File: README.md

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# What is BinData?

[![Version     ](http://img.shields.io/gem/v/bindata.svg)                       ](https://rubygems.org/gems/bindata)
[![Travis CI   ](http://img.shields.io/travis/dmendel/bindata/master.svg)     ](https://travis-ci.org/dmendel/bindata)
[![Quality     ](http://img.shields.io/codeclimate/github/dmendel/bindata.svg)](https://codeclimate.com/github/dmendel/bindata)
[![Coverage    ](http://img.shields.io/coveralls/dmendel/bindata.svg)         ](https://coveralls.io/r/dmendel/bindata)

Do you ever find yourself writing code like this?

```ruby
io = File.open(...)
len = io.read(2).unpack("v")
name = io.read(len)
width, height = io.read(8).unpack("VV")
puts "Rectangle #{name} is #{width} x #{height}"
```

It’s ugly, violates DRY and feels like you’re writing Perl, not Ruby.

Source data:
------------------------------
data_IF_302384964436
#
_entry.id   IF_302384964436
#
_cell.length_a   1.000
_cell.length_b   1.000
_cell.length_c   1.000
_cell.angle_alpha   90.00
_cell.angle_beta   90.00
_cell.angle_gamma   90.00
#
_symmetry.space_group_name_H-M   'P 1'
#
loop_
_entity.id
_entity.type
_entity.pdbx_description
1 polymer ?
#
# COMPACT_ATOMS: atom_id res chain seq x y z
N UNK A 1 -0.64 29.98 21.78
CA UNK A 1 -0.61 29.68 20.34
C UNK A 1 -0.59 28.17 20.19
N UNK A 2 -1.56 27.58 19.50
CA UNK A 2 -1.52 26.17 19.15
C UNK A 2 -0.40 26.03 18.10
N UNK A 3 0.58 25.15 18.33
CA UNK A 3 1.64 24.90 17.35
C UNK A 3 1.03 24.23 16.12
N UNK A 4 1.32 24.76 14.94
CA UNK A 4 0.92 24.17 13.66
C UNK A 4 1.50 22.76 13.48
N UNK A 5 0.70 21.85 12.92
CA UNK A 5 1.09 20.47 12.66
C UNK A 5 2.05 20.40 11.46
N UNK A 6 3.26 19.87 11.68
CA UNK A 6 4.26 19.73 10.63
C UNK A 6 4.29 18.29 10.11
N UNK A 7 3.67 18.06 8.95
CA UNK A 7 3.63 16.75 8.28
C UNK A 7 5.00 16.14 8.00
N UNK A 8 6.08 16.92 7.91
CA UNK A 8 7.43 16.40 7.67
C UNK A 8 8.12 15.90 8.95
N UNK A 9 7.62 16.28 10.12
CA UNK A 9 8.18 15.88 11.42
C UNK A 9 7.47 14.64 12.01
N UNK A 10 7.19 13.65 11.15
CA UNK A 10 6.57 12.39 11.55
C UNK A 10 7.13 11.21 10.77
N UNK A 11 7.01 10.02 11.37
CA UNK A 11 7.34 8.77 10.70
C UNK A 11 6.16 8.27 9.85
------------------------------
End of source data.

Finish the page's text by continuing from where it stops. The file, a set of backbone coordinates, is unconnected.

There is a better way. Here’s how you’d write the above using BinData.

```ruby
class Rectangle < BinData::Record
  endian :little
  uint16 :len
  string :name, :read_length => :len
  uint32 :width
  uint32 :height
end

io = File.open(...)
r  = Rectangle.read(io)
puts "Rectangle #{r.name} is #{r.width} x #{r.height}"
```

BinData provides a _declarative_ way to read and write structured binary data.

This means the programmer specifies *what* the format of the binary
data is, and BinData works out *how* to read and write data in this
format.  It is an easier (and more readable) alternative to
ruby's `#pack` and `#unpack` methods.

BinData makes it easy to create new data types. It supports all the common
primitive datatypes that are found in structured binary data formats. Support
for dependent and variable length fields is built in. 

# Installation

    $ gem install bindata

or if running ruby 1.8

    $ gem install bindata -v '~> 1.8.0'

# Documentation

[Read the wiki](http://github.com/dmendel/bindata/wiki).

# Contact

If you have any queries / bug reports / suggestions, please contact me
(Dion Mendel) via email at bindata@dm9.info